Riley was at her most grating in the first season, and Lucas was at his most pointless, but interacting with Maya made both of those characters far more palatable. And indeed it's these connections that make her so interesting, and even more so as she starts connecting with the Boy Meets World characters. Riley's relationships with Cory, Shawn, and Josh are entirely based on her being Cory's daughter. That's how she fits in to Shawn's life and Josh's life, and we could maybe speculate how she'd interact with Cory if she weren't his daughter. But Maya actually Meets those Worlds from the position of her character and her character's history. We see her forging connections with Cory and Shawn and Josh (for better or worse) and she influences their lives because of who she is as a person. That's a big deal! She's got relationships with the whole Matthews family (except maybe Eric) and Shawn, but more importantly they were shown rather than told. You can picture a scene in your head of Maya interacting with any one of them. With Riley... yeah, she calls them "Uncle Josh" and "Uncle Shawn," but I have no idea who they are to her.
Obviously her greatest contribution was being Riley's super best friend. Forever, thunder and lightning, bay window, always, blah blah yeah, that was the entire show. You get it. You don't need me for that.
Wednesday, January 25, 2017
Friday, January 20, 2017
Here we are, guys. The series finale of Girl Meets World. It's fitting, perhaps, that we say goodbye (again) to Cory and the gang on the same day we say goodbye to President Obama. Not sure why it would be fitting. But perhaps it is.
Let's get into it!
Commercial: There's a CGI Descendants TV show? Weird. Dove Cameron reprises her role in voice form. It's weird that it exists. Oh, and there's an actual Descendants 2 coming as well. Back off about the Descendants, Disney. Kristin Chenoweth does not seem to be reprising her role as Maleficent in the sequel, surprising no one. I can't even stomach Once Upon A Time anymore, so I am going to hard pass. That show's still on?
Liked the first scene. "What? You're too far away now" was great and the revelation of Kerri Abelson, the third best friend who moved across the street and was forgotten was good too. And, look, Cory's finally going to tell them about Belgium 1831. Not the most audacious prediction ever made but, still, called it! Kerri Abelson is a hilarious bit to kick things off, and that sort of awareness is sorely missing from this series. That joke feels straight out of Boy Meets World, like oh crap, things go wrong sometimes, our bubble is a lie. So how do we go from "Why do people become friends if it's not forever" in the episode right before this one, to "I don't care, she's gone" (which was hysterical by the way) in the very next one? Michael Jacobs wrote both scripts! Mike, you just wrote the exact opposite of this! And that would be fine if it served these kids a dose of reality, or if anyone at all commented on Riley's total lack of consistency on this. It fuels my hatred of those "always forever" speeches from Riley. That's clearly not who you are, it's not your history, it's not reality. So as a total change of pace from that, yes, I loved the Kerri Abelson bit.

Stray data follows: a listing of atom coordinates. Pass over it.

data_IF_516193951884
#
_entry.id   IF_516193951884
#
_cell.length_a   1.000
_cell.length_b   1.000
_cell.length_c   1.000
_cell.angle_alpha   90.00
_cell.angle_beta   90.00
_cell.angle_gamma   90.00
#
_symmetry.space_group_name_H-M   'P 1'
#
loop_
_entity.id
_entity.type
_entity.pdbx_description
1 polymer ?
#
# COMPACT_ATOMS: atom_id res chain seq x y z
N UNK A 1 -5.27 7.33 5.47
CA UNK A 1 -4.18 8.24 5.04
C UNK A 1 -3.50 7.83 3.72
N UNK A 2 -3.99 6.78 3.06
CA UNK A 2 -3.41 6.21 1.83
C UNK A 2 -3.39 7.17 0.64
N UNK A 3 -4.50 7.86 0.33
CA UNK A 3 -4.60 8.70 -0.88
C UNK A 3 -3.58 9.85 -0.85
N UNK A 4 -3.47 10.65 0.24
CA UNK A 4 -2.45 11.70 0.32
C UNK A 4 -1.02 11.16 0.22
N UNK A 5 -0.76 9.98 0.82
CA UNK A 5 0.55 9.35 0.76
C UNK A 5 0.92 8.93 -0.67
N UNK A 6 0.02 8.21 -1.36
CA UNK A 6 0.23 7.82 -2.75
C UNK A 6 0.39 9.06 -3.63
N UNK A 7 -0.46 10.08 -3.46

This is ridiculous, but when Lucas suddenly popped up to say "What if we're not ready for this? I'm not ready for this, Riley!" I realized I had completely forgotten about him. Like that he was a character on the show. I was kind of in a "Oh, it's the last episode, soak it all in. Oh, this may be Farkle and Smackle's last bits." and just.... I forgot that Lucas was someone. I was like, "Oh yeah! Lucas." Not sure what it says about Lucas, but.... can't be anything good. But, really, it's just that I don't care about the kids and these non-BMW character scenes are just something to get through. I suppose that sentence just said it all. I'll say it again.
Girl Meets World (2014-2017)
But, really, it's just that I don't care about the kids
and these non-BMW character scenes
are just something to get through.
Yeah, I think we all came into the series with that mindset. It's too bad they weren't able to change our minds. Well, they did for like a second in Charlie Gardener's first episode. Semi-Formal remains the best episode.
Oh, we get some meta commentary with "Sometimes things end before they're supposed to, but we did our best, and we hope you'll remember us fondly." We'll see how it goes!
I almost never watch the opening credits. When it starts playing, I click over and do something else until the theme song ends. I watched it this time, and a lot of the scenes in the new opener (which I've probably watched wayyyyyyyy less than the original one) were brand new to me. I remembered some of them (the direct references to BMW, the one where Farkle pretends like he's going to throw the football and then drops it) but some were new to me somehow.
Okay, so, some other things happen (Hi Ava. Ava does a whole bit with an English accent and boy howdy let me tell you, that is some funny stuff. The audience can't get enough so clearly, I am in the wrong, for I am not laughing. Maya comes to appreciate Farkle's efforts that I brilliantly wrote about in his ranking post and gives him a kiss on the cheek in the middle of class, completely defying any remote attachment to reality.) and then OH MY GOD, ALL THE BOY MEETS WORLD CHARACTERS ARE GATHERED TOGETHER AT CASA MATTHEWS! Blink and you'll miss Minkus and Harley, as it turns out neither has a single line and may as well not even have been there. Which is fine, really, because it's weird that they'd be there. And I don't care that much about them either. 17 and 20? Psh. Let's focus on the Top 10.